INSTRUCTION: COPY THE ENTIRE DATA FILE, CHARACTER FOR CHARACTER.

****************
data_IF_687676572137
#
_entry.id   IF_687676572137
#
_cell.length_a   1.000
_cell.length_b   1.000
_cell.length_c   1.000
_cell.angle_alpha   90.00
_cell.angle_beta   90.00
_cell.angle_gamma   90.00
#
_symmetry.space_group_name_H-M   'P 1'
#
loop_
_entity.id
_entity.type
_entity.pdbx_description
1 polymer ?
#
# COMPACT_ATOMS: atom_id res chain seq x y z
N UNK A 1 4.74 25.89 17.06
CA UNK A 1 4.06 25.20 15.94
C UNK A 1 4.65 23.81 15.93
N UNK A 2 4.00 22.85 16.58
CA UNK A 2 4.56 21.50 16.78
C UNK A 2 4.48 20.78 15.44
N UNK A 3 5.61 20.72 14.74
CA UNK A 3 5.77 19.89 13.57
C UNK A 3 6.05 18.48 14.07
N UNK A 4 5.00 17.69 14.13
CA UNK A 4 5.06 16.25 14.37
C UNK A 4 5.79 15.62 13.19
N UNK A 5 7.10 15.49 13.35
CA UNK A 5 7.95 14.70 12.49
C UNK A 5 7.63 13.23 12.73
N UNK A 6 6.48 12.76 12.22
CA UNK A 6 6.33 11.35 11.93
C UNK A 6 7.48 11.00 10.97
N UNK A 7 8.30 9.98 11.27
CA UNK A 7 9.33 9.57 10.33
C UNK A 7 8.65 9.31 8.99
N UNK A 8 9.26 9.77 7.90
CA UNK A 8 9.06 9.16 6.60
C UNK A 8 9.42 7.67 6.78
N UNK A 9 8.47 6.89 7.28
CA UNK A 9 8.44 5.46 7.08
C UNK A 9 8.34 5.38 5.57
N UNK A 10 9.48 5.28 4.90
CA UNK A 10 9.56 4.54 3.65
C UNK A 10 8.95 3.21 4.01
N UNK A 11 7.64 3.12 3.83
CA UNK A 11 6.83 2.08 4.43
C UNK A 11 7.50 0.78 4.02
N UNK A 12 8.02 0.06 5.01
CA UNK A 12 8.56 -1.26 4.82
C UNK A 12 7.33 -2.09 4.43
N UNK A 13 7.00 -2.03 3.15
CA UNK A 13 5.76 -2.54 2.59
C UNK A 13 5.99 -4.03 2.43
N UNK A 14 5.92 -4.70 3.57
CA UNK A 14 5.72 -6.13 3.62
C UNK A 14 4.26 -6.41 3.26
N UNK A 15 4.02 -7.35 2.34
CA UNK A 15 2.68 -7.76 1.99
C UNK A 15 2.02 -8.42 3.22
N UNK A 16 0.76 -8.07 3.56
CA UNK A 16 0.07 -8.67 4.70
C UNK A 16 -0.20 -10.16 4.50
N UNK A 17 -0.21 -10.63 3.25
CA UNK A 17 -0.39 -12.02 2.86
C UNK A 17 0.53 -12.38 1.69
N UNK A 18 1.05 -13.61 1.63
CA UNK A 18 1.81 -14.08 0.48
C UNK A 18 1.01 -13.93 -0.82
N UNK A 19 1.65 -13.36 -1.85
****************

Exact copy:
data_IF_687676572137
#
_entry.id   IF_687676572137
#
_cell.length_a   1.000
_cell.length_b   1.000
_cell.length_c   1.000
_cell.angle_alpha   90.00
_cell.angle_beta   90.00
_cell.angle_gamma   90.00
#
_symmetry.space_group_name_H-M   'P 1'
#
loop_
_entity.id
_entity.type
_entity.pdbx_description
1 polymer ?
#
# COMPACT_ATOMS: atom_id res chain seq x y z
N UNK A 1 4.74 25.89 17.06
CA UNK A 1 4.06 25.20 15.94
C UNK A 1 4.65 23.81 15.93
N UNK A 2 4.00 22.85 16.58
CA UNK A 2 4.56 21.50 16.78
C UNK A 2 4.48 20.78 15.44
N UNK A 3 5.61 20.72 14.74
CA UNK A 3 5.77 19.89 13.57
C UNK A 3 6.05 18.48 14.07
N UNK A 4 5.00 17.69 14.13
CA UNK A 4 5.06 16.25 14.37
C UNK A 4 5.79 15.62 13.19
N UNK A 5 7.10 15.49 13.35
CA UNK A 5 7.95 14.70 12.49
C UNK A 5 7.63 13.23 12.73
N UNK A 6 6.48 12.76 12.22
CA UNK A 6 6.33 11.35 11.93
C UNK A 6 7.48 11.00 10.97
N UNK A 7 8.30 9.98 11.27
CA UNK A 7 9.33 9.57 10.33
C UNK A 7 8.65 9.31 8.99
N UNK A 8 9.26 9.77 7.90
CA UNK A 8 9.06 9.16 6.60
C UNK A 8 9.42 7.67 6.78
N UNK A 9 8.47 6.89 7.28
CA UNK A 9 8.44 5.46 7.08
C UNK A 9 8.34 5.38 5.57
N UNK A 10 9.48 5.28 4.90
CA UNK A 10 9.56 4.54 3.65
C UNK A 10 8.95 3.21 4.01
N UNK A 11 7.64 3.12 3.83
CA UNK A 11 6.83 2.08 4.43
C UNK A 11 7.50 0.78 4.02
N UNK A 12 8.02 0.06 5.01
CA UNK A 12 8.56 -1.26 4.82
C UNK A 12 7.33 -2.09 4.43
N UNK A 13 7.00 -2.03 3.15
CA UNK A 13 5.76 -2.54 2.59
C UNK A 13 5.99 -4.03 2.43
N UNK A 14 5.92 -4.70 3.57
CA UNK A 14 5.72 -6.13 3.62
C UNK A 14 4.26 -6.41 3.26
N UNK A 15 4.02 -7.35 2.34
CA UNK A 15 2.68 -7.76 1.99
C UNK A 15 2.02 -8.42 3.22
N UNK A 16 0.76 -8.07 3.56
CA UNK A 16 0.07 -8.67 4.70
C UNK A 16 -0.20 -10.16 4.50
N UNK A 17 -0.21 -10.63 3.25
CA UNK A 17 -0.39 -12.02 2.86
C UNK A 17 0.53 -12.38 1.69
N UNK A 18 1.05 -13.61 1.63
CA UNK A 18 1.81 -14.08 0.48
C UNK A 18 1.01 -13.93 -0.82
N UNK A 19 1.65 -13.36 -1.85